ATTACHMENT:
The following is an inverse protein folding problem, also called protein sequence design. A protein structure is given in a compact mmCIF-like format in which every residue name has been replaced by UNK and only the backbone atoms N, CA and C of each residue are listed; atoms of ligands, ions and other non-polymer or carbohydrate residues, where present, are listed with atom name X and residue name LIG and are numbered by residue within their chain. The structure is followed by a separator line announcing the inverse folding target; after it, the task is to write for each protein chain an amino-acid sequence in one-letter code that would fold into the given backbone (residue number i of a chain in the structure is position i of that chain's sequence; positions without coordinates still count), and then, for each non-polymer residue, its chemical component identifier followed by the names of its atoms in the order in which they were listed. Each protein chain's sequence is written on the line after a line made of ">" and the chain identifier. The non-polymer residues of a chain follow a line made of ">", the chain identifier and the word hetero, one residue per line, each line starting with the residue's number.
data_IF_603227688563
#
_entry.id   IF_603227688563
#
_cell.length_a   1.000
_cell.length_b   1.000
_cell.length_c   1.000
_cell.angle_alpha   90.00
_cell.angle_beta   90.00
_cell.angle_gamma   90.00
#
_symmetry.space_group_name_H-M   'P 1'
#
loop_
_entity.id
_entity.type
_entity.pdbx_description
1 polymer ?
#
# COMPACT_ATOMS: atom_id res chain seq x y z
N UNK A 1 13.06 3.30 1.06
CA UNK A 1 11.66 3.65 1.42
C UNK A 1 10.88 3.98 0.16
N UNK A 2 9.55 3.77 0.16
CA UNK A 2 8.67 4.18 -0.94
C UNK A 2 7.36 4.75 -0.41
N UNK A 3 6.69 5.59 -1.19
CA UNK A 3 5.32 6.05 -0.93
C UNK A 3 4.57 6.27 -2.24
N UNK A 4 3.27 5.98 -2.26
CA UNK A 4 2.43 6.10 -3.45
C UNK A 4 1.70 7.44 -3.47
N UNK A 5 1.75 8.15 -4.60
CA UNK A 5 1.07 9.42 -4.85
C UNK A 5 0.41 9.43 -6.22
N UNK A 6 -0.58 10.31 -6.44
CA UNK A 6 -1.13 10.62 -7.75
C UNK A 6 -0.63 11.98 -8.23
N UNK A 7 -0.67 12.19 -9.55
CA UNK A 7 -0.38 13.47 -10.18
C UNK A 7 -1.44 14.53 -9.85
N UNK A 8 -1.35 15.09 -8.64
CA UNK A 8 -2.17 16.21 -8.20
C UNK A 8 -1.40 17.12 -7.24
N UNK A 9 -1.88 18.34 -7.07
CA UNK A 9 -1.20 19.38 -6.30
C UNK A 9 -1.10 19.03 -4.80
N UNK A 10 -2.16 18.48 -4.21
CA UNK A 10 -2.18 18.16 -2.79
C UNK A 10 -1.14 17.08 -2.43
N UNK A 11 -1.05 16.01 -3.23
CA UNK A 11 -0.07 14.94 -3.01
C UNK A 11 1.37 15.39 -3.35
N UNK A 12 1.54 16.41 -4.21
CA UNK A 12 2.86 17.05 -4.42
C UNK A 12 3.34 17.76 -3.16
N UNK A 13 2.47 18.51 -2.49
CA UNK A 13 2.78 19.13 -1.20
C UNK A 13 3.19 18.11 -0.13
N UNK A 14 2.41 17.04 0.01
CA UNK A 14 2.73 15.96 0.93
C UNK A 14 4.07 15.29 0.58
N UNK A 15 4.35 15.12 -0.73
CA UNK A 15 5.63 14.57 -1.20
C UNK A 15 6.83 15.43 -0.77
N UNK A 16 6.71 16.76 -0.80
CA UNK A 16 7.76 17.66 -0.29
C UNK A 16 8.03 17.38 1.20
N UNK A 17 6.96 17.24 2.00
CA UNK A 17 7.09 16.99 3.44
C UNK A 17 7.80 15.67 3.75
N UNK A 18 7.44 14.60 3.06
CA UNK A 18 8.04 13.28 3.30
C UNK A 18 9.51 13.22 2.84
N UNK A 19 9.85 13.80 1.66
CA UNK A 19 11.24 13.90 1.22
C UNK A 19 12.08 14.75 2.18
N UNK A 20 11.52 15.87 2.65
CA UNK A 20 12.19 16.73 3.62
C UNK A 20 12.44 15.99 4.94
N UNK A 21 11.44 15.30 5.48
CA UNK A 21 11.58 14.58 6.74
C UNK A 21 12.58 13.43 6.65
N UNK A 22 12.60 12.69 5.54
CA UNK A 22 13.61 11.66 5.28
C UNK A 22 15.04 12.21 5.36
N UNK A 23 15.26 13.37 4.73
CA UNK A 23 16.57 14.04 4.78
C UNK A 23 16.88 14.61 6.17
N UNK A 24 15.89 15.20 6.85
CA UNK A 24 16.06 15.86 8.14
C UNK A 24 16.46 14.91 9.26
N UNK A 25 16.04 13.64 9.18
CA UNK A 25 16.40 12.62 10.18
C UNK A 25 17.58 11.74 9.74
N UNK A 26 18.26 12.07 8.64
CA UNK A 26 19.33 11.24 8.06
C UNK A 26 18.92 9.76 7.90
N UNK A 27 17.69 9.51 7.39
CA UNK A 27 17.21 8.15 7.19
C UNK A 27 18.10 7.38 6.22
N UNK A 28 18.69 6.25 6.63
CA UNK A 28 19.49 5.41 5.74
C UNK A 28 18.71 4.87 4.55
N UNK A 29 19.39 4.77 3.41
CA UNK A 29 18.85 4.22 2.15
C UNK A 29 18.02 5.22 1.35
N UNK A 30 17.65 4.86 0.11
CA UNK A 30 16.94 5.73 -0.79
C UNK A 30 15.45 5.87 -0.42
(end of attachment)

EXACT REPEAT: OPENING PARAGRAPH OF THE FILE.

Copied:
The following is an inverse protein folding problem, also called protein sequence design. A protein structure is given in a compact mmCIF-like format in which every residue name has been replaced by UNK and only the backbone atoms N, CA and C of each residue are listed; atoms of ligands, ions and other non-polymer or carbohydrate residues, where present, are listed with atom name X and residue name LIG and are numbered by residue within their chain. The structure is followed by a separator line announcing the inverse folding target; after it, the task is to write for each protein chain an amino-acid sequence in one-letter code that would fold into the given backbone (residue number i of a chain in the structure is position i of that chain's sequence; positions without coordinates still count), and then, for each non-polymer residue, its chemical component identifier followed by the names of its atoms in the order in which they were listed. Each protein chain's sequence is written on the line after a line made of ">" and the chain identifier. The non-polymer residues of a chain follow a line made of ">", the chain identifier and the word hetero, one residue per line, each line starting with the residue's number.